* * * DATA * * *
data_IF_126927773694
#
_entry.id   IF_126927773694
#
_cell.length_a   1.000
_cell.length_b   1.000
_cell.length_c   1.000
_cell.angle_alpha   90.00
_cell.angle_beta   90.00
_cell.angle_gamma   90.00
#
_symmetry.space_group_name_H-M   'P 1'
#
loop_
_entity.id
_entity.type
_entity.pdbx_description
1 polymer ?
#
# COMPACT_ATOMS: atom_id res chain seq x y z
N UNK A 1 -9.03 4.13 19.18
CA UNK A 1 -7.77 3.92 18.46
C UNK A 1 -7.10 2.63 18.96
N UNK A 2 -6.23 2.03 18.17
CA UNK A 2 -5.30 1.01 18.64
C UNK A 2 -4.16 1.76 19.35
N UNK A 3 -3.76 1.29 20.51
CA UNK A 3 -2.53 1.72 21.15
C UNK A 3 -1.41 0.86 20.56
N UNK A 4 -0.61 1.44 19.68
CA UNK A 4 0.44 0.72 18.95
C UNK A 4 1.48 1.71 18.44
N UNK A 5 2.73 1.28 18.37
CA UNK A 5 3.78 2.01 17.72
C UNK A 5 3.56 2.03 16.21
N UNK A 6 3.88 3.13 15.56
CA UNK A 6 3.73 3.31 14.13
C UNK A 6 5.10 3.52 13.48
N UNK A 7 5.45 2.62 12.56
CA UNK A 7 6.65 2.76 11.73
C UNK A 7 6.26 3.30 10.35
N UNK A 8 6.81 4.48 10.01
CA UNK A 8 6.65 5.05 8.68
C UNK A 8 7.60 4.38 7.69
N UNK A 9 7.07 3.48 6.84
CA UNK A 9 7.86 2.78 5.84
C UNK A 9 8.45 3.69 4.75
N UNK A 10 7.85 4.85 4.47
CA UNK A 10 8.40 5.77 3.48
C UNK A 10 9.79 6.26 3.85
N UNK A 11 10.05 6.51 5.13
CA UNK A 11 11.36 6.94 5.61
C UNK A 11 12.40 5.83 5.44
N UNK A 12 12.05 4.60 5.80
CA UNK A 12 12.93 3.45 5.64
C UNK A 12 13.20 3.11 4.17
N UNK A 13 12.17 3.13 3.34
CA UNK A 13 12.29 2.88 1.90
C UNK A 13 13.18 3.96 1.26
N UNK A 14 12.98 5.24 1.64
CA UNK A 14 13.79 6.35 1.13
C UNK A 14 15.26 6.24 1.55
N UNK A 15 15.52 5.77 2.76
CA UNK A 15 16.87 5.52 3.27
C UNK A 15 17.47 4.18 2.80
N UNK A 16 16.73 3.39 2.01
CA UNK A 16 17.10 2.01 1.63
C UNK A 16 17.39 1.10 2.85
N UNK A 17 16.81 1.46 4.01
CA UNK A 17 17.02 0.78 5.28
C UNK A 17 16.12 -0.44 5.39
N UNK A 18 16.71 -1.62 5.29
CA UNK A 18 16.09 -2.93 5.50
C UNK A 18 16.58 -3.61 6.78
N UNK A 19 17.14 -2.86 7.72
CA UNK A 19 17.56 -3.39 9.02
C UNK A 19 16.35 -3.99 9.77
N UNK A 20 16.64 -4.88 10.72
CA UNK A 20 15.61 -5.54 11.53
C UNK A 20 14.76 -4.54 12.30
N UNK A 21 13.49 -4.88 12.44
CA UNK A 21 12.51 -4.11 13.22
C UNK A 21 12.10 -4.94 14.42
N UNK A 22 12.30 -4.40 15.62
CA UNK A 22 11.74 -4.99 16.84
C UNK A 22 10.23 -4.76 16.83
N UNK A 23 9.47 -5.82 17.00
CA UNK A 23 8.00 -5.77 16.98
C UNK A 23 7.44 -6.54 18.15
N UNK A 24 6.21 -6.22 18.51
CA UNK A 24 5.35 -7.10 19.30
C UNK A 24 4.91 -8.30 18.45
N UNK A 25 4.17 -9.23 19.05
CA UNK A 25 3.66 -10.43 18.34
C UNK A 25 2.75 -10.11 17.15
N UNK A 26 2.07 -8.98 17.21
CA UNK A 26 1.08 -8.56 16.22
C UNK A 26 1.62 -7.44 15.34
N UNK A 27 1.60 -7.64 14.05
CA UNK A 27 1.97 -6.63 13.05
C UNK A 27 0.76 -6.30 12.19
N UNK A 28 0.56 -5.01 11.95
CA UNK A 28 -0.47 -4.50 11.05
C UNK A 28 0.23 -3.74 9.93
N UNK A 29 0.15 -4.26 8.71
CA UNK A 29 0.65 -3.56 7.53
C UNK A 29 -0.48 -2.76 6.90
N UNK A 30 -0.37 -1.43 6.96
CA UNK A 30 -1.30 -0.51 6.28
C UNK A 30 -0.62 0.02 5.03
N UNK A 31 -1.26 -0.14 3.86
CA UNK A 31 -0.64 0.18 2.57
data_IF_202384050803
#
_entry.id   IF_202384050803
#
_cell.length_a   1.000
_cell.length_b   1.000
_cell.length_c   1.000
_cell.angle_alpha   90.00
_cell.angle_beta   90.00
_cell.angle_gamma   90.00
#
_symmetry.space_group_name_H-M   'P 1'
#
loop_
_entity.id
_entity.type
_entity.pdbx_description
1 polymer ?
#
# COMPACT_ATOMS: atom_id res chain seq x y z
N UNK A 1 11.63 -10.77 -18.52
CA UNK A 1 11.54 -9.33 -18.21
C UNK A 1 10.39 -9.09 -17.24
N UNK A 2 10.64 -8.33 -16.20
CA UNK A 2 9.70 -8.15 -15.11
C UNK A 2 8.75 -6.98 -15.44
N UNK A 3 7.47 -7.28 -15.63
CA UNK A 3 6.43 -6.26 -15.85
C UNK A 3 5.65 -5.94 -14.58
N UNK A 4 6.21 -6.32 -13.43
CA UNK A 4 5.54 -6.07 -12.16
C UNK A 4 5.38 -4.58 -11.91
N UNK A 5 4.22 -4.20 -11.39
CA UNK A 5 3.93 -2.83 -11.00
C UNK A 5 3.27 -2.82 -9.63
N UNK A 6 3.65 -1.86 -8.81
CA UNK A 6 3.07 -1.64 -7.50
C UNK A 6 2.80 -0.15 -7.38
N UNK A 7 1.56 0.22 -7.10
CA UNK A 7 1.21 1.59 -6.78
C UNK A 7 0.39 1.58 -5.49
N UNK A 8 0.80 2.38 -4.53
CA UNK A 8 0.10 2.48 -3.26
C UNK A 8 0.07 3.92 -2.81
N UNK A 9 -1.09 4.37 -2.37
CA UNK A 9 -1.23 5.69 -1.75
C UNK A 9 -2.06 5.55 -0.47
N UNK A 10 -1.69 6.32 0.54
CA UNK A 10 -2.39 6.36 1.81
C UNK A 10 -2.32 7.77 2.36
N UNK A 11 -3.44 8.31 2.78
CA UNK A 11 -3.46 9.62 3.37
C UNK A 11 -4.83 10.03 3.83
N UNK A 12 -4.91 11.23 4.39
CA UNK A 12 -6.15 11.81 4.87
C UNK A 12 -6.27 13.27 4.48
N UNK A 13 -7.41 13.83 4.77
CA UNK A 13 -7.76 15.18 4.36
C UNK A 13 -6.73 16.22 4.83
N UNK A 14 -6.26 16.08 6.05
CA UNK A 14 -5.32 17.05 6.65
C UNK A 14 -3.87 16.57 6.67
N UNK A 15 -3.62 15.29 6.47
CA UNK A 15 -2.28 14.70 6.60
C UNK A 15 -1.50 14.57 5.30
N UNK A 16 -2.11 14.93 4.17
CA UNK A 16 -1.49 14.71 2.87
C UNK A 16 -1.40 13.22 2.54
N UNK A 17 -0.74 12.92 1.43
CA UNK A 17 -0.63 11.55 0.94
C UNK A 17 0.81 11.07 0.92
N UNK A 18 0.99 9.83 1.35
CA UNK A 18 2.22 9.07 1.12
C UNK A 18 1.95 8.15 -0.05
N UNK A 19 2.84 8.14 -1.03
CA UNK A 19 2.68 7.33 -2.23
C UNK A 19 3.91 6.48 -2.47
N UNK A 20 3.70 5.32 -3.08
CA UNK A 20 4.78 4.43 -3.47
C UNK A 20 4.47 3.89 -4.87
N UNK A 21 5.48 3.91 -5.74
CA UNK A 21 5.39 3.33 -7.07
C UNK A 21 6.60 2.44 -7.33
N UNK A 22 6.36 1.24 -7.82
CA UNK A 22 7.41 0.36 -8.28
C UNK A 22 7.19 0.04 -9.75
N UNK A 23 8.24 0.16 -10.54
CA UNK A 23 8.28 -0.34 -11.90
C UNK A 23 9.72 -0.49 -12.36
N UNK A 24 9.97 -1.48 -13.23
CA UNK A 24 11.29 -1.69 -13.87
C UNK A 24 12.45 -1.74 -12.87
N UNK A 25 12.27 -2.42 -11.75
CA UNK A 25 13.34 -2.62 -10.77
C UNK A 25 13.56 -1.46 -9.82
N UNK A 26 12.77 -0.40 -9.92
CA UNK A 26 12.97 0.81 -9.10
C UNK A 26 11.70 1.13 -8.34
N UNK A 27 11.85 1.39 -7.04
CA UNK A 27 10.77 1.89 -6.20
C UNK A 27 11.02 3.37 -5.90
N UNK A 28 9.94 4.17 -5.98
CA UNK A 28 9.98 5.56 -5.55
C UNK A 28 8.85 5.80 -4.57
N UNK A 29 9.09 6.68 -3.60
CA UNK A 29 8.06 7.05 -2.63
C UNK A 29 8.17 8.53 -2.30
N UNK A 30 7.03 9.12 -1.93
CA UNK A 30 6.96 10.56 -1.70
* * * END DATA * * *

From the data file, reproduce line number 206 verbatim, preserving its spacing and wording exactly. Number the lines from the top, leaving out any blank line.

CA UNK A 25 13.34 -2.62 -10.77